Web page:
A reservation is required to visit the garden (email email@example.com to set one up). Visitors without reservations will not be admitted. A maximum of 10 people are admitted for one session, which involves listening to a talk about the residence and garden. This is conducted in Japanese in the main room or shoin, and lasts about 10 minutes. Visitors are then free to explore the garden itself, which can be viewed from stone paths and borders located on three sides.
Shigemori’s trademark curving paving stones were an innovation in design that freed the paths and edges of gardens from the angled rigidity of the past. Here he used Tanba Kurama granite to create wave-shaped paving stones. These are set in a blend of cement and mortar mixed with bengara, a dark red pigment traditionally used to coat the wooden surfaces of homes. The cresting wave patterns create a sinuous movement with the garden’s surfaces of gravel, raked into lines suggestive of water. Other touches, including two rocks representing a crane and a turtle — symbols of longevity — add interest.
Stepping-stones, pebbles and humps of moss occupy the foreground space of the garden, while surprisingly large rocks represent the middle ground. If the great Japanese painter and landscape designer Sesshu favored flat rocks, Shigemori’s gardens are notable for their generous (critics have said excessive) use of vertical stones, some of which are slightly tilted.
Conventional wisdom and the strong admonitions found in garden manuals from the Heian (794-1185) to Edo periods (1603-1868), warn against creating clusters of upright rocks in close proximity. Shigemori’s skillfully positioned arrangements, with at least half of the rocks placed in the earth for stability, flaunt this traditional advice, but to great effect, with the stone groupings lending a muscular, soaring quality to the garden.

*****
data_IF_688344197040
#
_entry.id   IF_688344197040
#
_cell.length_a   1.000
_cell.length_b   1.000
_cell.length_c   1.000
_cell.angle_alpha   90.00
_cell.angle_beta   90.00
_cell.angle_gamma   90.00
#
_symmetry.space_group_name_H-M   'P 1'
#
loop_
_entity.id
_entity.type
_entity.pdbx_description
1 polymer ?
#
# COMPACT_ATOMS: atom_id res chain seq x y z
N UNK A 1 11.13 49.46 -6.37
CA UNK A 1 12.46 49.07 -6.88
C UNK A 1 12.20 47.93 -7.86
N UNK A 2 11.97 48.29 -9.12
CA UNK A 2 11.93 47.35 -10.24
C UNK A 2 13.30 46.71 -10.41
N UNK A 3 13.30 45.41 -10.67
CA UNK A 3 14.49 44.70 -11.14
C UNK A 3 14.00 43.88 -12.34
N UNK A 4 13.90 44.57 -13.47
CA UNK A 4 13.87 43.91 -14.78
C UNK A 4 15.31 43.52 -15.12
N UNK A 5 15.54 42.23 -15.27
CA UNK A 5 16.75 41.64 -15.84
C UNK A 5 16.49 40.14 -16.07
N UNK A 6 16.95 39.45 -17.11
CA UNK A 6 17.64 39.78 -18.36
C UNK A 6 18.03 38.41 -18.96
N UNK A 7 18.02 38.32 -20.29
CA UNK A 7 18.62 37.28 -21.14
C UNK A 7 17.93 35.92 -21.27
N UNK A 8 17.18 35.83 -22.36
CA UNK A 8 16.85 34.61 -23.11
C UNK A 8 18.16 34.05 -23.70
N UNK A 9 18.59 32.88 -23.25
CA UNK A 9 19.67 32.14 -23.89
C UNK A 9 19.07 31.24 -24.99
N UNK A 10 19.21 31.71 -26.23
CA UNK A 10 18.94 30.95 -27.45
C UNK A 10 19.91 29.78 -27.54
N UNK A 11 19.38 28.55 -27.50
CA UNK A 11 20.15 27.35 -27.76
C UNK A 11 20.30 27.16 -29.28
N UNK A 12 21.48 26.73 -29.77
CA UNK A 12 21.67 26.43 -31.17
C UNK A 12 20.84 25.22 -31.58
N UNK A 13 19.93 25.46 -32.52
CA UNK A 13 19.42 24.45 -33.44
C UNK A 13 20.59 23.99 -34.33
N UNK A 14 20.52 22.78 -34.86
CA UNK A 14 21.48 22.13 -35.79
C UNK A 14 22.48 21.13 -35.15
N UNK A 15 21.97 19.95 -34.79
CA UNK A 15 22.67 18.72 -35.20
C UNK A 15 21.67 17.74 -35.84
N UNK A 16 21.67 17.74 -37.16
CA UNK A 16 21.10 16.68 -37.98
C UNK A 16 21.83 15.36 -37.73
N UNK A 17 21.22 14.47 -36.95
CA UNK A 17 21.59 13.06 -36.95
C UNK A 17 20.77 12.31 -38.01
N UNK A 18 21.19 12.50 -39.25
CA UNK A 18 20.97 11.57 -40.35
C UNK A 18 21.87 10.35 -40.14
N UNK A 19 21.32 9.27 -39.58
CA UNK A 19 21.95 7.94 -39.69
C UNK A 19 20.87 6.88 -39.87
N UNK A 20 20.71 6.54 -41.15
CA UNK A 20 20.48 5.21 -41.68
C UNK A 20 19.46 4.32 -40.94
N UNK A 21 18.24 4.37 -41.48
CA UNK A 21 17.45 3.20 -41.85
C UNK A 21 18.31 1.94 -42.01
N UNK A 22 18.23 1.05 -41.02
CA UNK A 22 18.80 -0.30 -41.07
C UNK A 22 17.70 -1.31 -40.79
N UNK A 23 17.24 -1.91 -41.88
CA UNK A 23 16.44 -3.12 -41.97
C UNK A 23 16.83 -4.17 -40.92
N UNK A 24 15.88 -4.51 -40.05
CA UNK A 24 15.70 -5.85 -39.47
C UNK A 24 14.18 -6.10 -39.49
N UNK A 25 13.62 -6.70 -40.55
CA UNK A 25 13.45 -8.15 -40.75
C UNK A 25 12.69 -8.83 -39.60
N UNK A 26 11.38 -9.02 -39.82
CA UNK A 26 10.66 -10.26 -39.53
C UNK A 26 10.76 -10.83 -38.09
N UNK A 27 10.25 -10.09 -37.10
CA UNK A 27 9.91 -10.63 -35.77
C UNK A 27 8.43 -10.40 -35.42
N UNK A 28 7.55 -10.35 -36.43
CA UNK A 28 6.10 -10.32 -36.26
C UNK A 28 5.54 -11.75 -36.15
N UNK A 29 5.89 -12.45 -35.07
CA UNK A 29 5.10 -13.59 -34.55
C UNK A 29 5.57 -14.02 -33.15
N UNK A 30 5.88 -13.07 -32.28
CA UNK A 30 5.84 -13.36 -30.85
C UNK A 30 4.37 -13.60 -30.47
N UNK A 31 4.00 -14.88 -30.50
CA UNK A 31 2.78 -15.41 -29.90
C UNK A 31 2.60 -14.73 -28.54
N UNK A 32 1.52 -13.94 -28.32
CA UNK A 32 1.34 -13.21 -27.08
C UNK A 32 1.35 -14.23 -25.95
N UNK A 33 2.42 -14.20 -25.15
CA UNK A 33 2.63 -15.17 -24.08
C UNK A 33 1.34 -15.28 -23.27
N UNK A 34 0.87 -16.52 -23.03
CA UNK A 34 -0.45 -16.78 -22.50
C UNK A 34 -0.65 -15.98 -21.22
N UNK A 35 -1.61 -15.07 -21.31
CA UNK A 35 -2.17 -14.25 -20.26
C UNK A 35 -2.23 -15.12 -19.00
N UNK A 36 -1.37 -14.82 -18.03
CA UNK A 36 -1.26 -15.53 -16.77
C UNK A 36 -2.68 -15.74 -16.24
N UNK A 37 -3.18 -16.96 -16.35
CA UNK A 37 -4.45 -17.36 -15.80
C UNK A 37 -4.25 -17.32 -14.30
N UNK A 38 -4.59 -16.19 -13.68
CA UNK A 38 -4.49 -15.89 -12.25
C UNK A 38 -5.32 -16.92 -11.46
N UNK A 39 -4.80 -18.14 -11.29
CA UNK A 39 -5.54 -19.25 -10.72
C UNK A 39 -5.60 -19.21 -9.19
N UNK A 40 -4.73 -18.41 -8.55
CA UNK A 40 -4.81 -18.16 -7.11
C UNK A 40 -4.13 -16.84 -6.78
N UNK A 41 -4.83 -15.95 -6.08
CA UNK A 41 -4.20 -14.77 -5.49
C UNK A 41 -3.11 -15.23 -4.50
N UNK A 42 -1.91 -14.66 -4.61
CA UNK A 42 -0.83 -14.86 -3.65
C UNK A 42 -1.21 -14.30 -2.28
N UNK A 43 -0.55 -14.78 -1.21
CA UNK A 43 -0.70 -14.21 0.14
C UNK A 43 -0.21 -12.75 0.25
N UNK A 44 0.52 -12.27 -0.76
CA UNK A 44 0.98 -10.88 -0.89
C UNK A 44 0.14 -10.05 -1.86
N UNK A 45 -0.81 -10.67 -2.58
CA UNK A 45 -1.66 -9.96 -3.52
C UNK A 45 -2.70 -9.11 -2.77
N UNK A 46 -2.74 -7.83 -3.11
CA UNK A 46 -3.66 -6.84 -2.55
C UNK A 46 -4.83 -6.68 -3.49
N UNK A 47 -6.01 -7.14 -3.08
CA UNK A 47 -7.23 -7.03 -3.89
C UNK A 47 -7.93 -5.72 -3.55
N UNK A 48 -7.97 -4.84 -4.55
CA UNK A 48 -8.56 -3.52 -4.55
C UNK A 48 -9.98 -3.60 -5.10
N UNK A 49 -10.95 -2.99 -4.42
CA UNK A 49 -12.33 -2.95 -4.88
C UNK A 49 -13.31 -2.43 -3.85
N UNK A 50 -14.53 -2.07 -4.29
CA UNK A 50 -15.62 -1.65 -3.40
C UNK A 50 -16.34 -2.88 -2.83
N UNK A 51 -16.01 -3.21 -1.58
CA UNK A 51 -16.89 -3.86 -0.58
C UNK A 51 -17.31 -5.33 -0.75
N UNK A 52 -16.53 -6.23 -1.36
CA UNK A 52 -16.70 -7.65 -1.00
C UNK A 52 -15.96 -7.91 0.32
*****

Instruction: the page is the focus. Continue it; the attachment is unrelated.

The background section of the garden scape consists of even larger stones and trees close to the rear wall.
The largest of these rocks is thought to represent Mount Horai, the center of the Buddhist cosmos. The cluster of smaller stones around it are, in all likelihood, symbols of the celestial islands known as Hojo.
At a relatively young age, Shigemori recognized that “the old is new.” He would later coin the expression “eternal modern” to describe the melding of the classical and contemporary in gardens, the notion that the traditional contains an exuberance that can invigorate the new. As his grandson Mitsuaki Shigemori once said, “The eternally modern creations of the past, in effect, gave birth to the newest of the modern creators: Mirei.”
Thoroughly immersed in the masterpieces of a former age, the artist saw himself as a successor to a modernist spirit emanating from the past. The timeless modernity of Shigemori’s private garden here in Kyoto embodies the notion that Japanese landscape designs, the very accomplished ones that is, are not imitations of the natural world, but coexisting forms that harmonize art and nature.
The Shigemori Mirei Garden Museum is located close to Yasuda Shrine in Kyoto (081-75-761-8776). A reservation is required to visit the garden (email firstname.lastname@example.org to set one up). Visitors without reservations will not be admitted. Stephen Mansfield’s last garden book was “Japan’s Master Gardens: Lessons in Space & Environment.”